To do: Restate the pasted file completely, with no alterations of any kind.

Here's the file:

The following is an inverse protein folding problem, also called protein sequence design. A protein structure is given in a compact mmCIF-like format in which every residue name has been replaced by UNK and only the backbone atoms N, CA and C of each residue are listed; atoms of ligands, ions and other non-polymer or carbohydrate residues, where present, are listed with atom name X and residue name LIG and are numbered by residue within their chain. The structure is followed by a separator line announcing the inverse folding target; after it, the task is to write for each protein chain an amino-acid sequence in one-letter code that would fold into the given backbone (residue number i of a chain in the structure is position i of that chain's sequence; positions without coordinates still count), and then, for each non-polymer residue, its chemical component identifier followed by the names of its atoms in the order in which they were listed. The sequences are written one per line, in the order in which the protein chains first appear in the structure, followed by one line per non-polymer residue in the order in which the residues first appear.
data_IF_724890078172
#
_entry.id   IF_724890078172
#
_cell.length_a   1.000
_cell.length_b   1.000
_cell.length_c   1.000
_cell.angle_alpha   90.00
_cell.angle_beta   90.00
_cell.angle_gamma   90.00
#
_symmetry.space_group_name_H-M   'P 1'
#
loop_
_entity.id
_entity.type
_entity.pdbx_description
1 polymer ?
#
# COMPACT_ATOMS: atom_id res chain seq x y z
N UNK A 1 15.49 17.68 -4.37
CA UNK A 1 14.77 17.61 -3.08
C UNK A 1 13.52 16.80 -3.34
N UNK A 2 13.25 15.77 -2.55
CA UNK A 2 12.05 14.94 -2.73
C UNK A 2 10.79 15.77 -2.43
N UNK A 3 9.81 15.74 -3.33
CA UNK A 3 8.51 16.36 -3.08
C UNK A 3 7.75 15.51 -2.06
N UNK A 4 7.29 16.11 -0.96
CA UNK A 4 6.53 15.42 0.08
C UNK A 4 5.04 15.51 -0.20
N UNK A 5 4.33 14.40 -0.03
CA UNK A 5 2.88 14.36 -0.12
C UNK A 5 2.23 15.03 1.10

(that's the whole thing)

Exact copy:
The following is an inverse protein folding problem, also called protein sequence design. A protein structure is given in a compact mmCIF-like format in which every residue name has been replaced by UNK and only the backbone atoms N, CA and C of each residue are listed; atoms of ligands, ions and other non-polymer or carbohydrate residues, where present, are listed with atom name X and residue name LIG and are numbered by residue within their chain. The structure is followed by a separator line announcing the inverse folding target; after it, the task is to write for each protein chain an amino-acid sequence in one-letter code that would fold into the given backbone (residue number i of a chain in the structure is position i of that chain's sequence; positions without coordinates still count), and then, for each non-polymer residue, its chemical component identifier followed by the names of its atoms in the order in which they were listed. The sequences are written one per line, in the order in which the protein chains first appear in the structure, followed by one line per non-polymer residue in the order in which the residues first appear.
data_IF_724890078172
#
_entry.id   IF_724890078172
#
_cell.length_a   1.000
_cell.length_b   1.000
_cell.length_c   1.000
_cell.angle_alpha   90.00
_cell.angle_beta   90.00
_cell.angle_gamma   90.00
#
_symmetry.space_group_name_H-M   'P 1'
#
loop_
_entity.id
_entity.type
_entity.pdbx_description
1 polymer ?
#
# COMPACT_ATOMS: atom_id res chain seq x y z
N UNK A 1 15.49 17.68 -4.37
CA UNK A 1 14.77 17.61 -3.08
C UNK A 1 13.52 16.80 -3.34
N UNK A 2 13.25 15.77 -2.55
CA UNK A 2 12.05 14.94 -2.73
C UNK A 2 10.79 15.77 -2.43
N UNK A 3 9.81 15.74 -3.33
CA UNK A 3 8.51 16.36 -3.08
C UNK A 3 7.75 15.51 -2.06
N UNK A 4 7.29 16.11 -0.96
CA UNK A 4 6.53 15.42 0.08
C UNK A 4 5.04 15.51 -0.20
N UNK A 5 4.33 14.40 -0.03
CA UNK A 5 2.88 14.36 -0.12
C UNK A 5 2.23 15.03 1.10